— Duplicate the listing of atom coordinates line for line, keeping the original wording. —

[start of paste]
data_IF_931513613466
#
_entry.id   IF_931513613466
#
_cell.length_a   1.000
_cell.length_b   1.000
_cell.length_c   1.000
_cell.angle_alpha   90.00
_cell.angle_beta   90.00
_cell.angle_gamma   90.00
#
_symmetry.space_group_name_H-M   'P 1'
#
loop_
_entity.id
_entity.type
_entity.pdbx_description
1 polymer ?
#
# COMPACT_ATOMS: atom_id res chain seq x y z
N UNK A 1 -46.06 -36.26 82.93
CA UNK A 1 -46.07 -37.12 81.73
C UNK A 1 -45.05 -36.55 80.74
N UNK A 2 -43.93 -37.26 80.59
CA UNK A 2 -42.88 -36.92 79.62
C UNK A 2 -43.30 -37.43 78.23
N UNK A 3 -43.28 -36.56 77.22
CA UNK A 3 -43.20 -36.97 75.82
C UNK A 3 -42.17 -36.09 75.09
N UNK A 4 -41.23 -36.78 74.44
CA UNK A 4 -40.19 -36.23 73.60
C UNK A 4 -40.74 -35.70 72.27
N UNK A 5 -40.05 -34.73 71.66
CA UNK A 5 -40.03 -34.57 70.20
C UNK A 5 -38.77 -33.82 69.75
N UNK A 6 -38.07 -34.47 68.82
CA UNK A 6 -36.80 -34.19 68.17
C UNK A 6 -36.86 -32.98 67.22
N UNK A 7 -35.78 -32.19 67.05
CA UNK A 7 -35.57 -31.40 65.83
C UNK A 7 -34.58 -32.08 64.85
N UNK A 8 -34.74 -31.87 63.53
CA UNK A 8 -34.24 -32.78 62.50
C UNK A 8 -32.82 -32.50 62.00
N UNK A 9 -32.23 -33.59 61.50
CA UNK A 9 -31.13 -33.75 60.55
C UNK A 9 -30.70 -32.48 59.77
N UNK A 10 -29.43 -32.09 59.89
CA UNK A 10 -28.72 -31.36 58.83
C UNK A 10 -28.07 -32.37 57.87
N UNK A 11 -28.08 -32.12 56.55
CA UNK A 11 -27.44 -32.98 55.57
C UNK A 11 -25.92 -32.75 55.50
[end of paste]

data_IF_931513613466
#
_entry.id   IF_931513613466
#
_cell.length_a   1.000
_cell.length_b   1.000
_cell.length_c   1.000
_cell.angle_alpha   90.00
_cell.angle_beta   90.00
_cell.angle_gamma   90.00
#
_symmetry.space_group_name_H-M   'P 1'
#
loop_
_entity.id
_entity.type
_entity.pdbx_description
1 polymer ?
#
# COMPACT_ATOMS: atom_id res chain seq x y z
N UNK A 1 -46.06 -36.26 82.93
CA UNK A 1 -46.07 -37.12 81.73
C UNK A 1 -45.05 -36.55 80.74
N UNK A 2 -43.93 -37.26 80.59
CA UNK A 2 -42.88 -36.92 79.62
C UNK A 2 -43.30 -37.43 78.23
N UNK A 3 -43.28 -36.56 77.22
CA UNK A 3 -43.20 -36.97 75.82
C UNK A 3 -42.17 -36.09 75.09
N UNK A 4 -41.23 -36.78 74.44
CA UNK A 4 -40.19 -36.23 73.60
C UNK A 4 -40.74 -35.70 72.27
N UNK A 5 -40.05 -34.73 71.66
CA UNK A 5 -40.03 -34.57 70.20
C UNK A 5 -38.77 -33.82 69.75
N UNK A 6 -38.07 -34.47 68.82
CA UNK A 6 -36.80 -34.19 68.17
C UNK A 6 -36.86 -32.98 67.22
N UNK A 7 -35.78 -32.19 67.05
CA UNK A 7 -35.57 -31.40 65.83
C UNK A 7 -34.58 -32.08 64.85
N UNK A 8 -34.74 -31.87 63.53
CA UNK A 8 -34.24 -32.78 62.50
C UNK A 8 -32.82 -32.50 62.00
N UNK A 9 -32.23 -33.59 61.50
CA UNK A 9 -31.13 -33.75 60.55
C UNK A 9 -30.70 -32.48 59.77
N UNK A 10 -29.43 -32.09 59.89
CA UNK A 10 -28.72 -31.36 58.83
C UNK A 10 -28.07 -32.37 57.87
N UNK A 11 -28.08 -32.12 56.55
CA UNK A 11 -27.44 -32.98 55.57
C UNK A 11 -25.92 -32.75 55.50